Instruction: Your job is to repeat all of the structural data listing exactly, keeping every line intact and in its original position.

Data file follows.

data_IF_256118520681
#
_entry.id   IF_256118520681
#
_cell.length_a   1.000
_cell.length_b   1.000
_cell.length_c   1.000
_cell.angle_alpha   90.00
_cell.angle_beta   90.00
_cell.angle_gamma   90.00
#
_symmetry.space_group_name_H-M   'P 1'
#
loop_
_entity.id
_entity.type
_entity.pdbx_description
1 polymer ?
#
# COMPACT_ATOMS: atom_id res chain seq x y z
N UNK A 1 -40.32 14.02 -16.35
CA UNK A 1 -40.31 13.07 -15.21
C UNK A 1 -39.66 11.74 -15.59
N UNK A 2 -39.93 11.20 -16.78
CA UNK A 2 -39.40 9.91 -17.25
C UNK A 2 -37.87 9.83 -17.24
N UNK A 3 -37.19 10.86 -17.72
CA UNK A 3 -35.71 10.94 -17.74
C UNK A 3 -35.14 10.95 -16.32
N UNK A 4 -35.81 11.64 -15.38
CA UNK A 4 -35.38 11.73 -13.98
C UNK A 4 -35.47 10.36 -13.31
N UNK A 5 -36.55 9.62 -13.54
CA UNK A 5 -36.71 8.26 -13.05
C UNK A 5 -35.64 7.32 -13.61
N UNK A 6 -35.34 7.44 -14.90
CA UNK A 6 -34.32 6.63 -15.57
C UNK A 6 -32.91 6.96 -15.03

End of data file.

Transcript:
data_IF_256118520681
#
_entry.id   IF_256118520681
#
_cell.length_a   1.000
_cell.length_b   1.000
_cell.length_c   1.000
_cell.angle_alpha   90.00
_cell.angle_beta   90.00
_cell.angle_gamma   90.00
#
_symmetry.space_group_name_H-M   'P 1'
#
loop_
_entity.id
_entity.type
_entity.pdbx_description
1 polymer ?
#
# COMPACT_ATOMS: atom_id res chain seq x y z
N UNK A 1 -40.32 14.02 -16.35
CA UNK A 1 -40.31 13.07 -15.21
C UNK A 1 -39.66 11.74 -15.59
N UNK A 2 -39.93 11.20 -16.78
CA UNK A 2 -39.40 9.91 -17.25
C UNK A 2 -37.87 9.83 -17.24
N UNK A 3 -37.19 10.86 -17.72
CA UNK A 3 -35.71 10.94 -17.74
C UNK A 3 -35.14 10.95 -16.32
N UNK A 4 -35.81 11.64 -15.38
CA UNK A 4 -35.38 11.73 -13.98
C UNK A 4 -35.47 10.36 -13.31
N UNK A 5 -36.55 9.62 -13.54
CA UNK A 5 -36.71 8.26 -13.05
C UNK A 5 -35.64 7.32 -13.61
N UNK A 6 -35.34 7.44 -14.90
CA UNK A 6 -34.32 6.63 -15.57
C UNK A 6 -32.91 6.96 -15.03